“Setting goals is the first step in turning the invisible into the visible.”
— Tony Robbins
Can you believe that another year is coming to a close? I’m a “glass half-full” kind of person, so instead of thinking of all the things left undone, I’m looking at the incoming new year as a new opportunity to accomplish all those things and then some.
How about you? Are you taking time to reflect on your achievements for 2017?
Don’t worry about the goals you didn’t meet. This is a time to think about all the right decisions you made and how they helped you get closer to your goals. It’s those accomplishments that can inspire your actions in 2018.
You may think that setting goals for the new year sounds just like making New Year’s resolutions. There’s one major difference.
Gratitude, blessings, appreciation — these are words we hear often this time of year. For the recovering addict, expressing those feelings is not easy. Especially if you’re just starting on the path to a new life.
Did you have a family dinner this Thanksgiving? Did you have a chance to give thanks to the people and things important in your life? Or did you feel ashamed, hurt, resentful even?
Those are normal feelings. If you’re like many others in recovery, you’ve no doubt made many mistakes and ruined many relationships on your way to hitting rock bottom. It’s not an easy place to come back from.
“I am struck by the simplicity of light in the atmosphere in the autumn, as if the Earth absorbed none, and out of this profusion of dazzling light came the autumnal tints.” — Henry David Thoreau
Are you starting to notice all the red, green and sparkle at the store? We haven’t even finished Thanksgiving plans yet but retailers are already reminding us that the most stressful time of the year is upon us. I suppose the shops are being helpful so we’re not waiting until the last minute (and getting more stressed!) but still…
It’s not a secret that November and December can be tough for those in addiction recovery.
If you are looking for a substance-abuse treatment program for yourself or a loved one, know that not all treatments are the same. While they have their same end goal — helping a person recover from drug or alcohol addiction — there are different approaches to treatment and the modalities will vary.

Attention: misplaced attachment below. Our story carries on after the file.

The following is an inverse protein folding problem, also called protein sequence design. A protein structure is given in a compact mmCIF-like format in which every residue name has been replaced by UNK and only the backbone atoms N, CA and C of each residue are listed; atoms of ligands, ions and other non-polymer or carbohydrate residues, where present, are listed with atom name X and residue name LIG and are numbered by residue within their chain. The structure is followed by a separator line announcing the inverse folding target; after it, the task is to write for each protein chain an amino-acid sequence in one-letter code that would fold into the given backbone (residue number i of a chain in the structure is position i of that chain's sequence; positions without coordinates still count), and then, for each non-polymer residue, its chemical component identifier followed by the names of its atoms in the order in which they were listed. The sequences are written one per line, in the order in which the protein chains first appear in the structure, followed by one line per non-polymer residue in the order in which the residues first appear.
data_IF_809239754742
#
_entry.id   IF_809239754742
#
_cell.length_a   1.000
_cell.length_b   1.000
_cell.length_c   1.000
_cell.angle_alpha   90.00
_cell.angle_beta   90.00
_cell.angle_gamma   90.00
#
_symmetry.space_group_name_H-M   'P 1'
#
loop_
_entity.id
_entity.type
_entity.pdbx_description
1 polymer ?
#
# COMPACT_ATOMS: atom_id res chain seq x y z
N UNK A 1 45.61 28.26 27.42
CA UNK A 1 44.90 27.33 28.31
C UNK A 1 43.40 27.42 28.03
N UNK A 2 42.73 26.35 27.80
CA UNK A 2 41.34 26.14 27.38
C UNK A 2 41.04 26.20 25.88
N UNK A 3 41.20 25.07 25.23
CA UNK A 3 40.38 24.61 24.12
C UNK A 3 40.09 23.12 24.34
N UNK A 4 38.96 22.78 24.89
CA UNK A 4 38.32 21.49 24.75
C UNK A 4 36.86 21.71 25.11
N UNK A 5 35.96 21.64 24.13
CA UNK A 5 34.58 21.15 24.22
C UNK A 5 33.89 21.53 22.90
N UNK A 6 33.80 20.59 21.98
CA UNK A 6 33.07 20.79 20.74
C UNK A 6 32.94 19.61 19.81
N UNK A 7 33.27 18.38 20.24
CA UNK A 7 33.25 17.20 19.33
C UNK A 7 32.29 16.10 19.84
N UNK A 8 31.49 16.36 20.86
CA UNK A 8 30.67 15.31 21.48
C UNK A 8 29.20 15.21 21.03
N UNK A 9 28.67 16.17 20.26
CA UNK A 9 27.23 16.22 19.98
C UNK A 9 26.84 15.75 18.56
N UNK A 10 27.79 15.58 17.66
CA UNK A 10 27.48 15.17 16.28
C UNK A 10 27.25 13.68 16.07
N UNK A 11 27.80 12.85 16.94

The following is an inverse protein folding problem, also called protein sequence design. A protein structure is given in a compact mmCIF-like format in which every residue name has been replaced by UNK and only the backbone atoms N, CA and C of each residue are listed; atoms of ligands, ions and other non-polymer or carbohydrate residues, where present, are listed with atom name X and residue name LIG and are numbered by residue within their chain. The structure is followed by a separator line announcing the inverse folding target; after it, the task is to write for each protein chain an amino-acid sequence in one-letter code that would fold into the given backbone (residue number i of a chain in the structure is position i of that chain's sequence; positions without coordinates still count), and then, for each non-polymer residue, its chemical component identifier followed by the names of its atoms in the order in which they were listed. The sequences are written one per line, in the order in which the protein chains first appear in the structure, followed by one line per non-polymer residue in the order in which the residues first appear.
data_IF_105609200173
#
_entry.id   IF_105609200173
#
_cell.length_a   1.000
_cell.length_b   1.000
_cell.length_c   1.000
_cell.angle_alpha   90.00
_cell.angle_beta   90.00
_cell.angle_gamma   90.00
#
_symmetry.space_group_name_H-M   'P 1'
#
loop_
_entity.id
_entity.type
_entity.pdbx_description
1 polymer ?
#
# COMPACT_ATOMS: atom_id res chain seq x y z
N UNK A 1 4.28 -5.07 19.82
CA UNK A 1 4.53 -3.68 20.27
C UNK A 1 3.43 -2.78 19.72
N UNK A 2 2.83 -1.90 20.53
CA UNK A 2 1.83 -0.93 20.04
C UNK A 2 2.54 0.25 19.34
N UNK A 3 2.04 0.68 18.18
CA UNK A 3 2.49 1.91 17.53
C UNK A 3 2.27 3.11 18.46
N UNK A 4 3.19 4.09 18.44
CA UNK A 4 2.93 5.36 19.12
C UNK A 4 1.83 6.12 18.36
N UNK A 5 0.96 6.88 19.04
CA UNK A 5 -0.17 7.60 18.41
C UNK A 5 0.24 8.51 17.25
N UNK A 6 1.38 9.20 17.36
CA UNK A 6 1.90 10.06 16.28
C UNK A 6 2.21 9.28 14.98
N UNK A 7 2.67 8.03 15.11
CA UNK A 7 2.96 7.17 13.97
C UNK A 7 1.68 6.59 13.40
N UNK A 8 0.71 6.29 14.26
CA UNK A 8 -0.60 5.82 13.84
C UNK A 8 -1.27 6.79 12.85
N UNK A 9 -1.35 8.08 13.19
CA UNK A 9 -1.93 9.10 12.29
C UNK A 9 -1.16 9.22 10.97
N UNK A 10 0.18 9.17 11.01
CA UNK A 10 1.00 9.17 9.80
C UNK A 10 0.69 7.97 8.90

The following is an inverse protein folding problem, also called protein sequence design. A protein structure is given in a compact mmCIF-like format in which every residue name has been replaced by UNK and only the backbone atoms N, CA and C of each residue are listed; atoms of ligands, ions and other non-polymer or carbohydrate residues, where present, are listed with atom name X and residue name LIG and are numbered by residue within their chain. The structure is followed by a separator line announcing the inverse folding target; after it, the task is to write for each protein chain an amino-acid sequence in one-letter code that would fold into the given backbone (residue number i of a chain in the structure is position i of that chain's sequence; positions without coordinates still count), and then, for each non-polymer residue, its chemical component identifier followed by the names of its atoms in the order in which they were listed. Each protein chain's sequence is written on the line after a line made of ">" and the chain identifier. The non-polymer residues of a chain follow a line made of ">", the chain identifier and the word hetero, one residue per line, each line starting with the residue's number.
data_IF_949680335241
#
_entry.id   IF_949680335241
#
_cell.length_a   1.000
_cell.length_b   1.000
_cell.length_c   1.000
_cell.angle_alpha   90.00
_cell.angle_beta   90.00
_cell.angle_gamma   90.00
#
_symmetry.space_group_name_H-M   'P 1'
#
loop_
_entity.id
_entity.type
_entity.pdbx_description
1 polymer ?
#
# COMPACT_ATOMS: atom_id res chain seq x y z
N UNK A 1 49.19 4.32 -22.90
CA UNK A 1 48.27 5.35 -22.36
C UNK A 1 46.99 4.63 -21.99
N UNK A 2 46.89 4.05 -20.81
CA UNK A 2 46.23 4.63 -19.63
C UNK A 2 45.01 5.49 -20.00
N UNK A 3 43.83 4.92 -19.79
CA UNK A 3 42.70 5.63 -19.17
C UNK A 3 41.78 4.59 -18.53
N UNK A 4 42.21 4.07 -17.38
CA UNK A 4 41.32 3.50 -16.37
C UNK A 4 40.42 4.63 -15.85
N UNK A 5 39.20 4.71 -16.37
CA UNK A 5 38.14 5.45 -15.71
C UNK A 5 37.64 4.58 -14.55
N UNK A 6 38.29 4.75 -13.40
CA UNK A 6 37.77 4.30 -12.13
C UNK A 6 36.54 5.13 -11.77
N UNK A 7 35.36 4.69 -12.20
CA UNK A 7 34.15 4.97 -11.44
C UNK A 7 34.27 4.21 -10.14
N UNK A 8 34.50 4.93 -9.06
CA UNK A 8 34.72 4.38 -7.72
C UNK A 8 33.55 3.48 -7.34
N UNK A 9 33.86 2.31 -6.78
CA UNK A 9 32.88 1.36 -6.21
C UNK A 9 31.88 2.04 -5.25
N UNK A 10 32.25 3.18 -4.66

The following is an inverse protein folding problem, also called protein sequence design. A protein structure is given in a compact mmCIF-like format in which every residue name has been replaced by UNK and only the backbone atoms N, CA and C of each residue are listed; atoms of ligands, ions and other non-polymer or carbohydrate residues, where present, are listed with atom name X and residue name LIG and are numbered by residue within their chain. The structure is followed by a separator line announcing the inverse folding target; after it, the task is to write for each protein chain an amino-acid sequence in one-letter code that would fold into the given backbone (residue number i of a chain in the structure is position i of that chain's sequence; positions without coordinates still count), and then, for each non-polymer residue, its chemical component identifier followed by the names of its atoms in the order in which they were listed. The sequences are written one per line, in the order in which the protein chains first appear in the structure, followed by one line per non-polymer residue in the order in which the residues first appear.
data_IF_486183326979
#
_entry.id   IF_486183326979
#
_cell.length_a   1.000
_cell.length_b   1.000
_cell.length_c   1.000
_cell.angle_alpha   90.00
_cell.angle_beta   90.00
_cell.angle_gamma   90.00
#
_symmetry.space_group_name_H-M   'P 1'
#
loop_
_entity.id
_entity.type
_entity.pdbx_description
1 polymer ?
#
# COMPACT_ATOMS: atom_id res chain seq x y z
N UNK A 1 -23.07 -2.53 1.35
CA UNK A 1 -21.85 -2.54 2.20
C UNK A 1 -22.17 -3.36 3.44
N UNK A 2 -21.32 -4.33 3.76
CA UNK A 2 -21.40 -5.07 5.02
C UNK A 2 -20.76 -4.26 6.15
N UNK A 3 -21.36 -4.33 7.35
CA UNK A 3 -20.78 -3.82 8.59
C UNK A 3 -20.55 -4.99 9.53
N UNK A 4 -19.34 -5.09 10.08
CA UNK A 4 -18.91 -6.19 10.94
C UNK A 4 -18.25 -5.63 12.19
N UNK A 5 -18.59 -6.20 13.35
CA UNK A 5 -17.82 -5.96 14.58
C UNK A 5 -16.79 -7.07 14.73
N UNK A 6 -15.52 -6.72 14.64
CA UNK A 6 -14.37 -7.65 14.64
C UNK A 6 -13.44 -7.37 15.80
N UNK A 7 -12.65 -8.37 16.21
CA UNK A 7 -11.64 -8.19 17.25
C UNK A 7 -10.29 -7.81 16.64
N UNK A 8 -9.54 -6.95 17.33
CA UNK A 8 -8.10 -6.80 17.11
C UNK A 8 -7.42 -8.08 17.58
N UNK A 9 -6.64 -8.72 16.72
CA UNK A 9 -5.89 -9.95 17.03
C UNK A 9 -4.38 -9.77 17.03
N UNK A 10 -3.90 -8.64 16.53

Some methodologies are less effective and may not be successful in the long term. Before you commit to a program, it’s important to understand the differences and how they can affect the outcome.
“There are no constraints on the human mind, no walls around the human spirit, no barriers to our progress except those we ourselves erect.” — Ronald Reagan
Practice makes perfect. How often have you heard those words from someone trying to encourage you to get better at something?
Those are good words of wisdom to live by, generally speaking. But in recovery, you need to take a completely new approach. It’s not about being perfect. It’s about being humble, tenacious — and consistent.
The goal you’re after is progress, which means practicing good habits and taking the right steps every day, however little.
Whether you’ve been in recovery for a short or a long time, you know that it’s important to avoid triggers — they’re the easiest way to a relapse. Unfortunately, a major trigger for many people is stress. And there’s plenty to stress to go around as you’re working on your sobriety.
Stress is a biological process, and it’s hard to avoid even for those with the most balanced lifestyles. But you can minimize it by practicing mindfulness. It’s a way to help your body and mind get in tune with each other.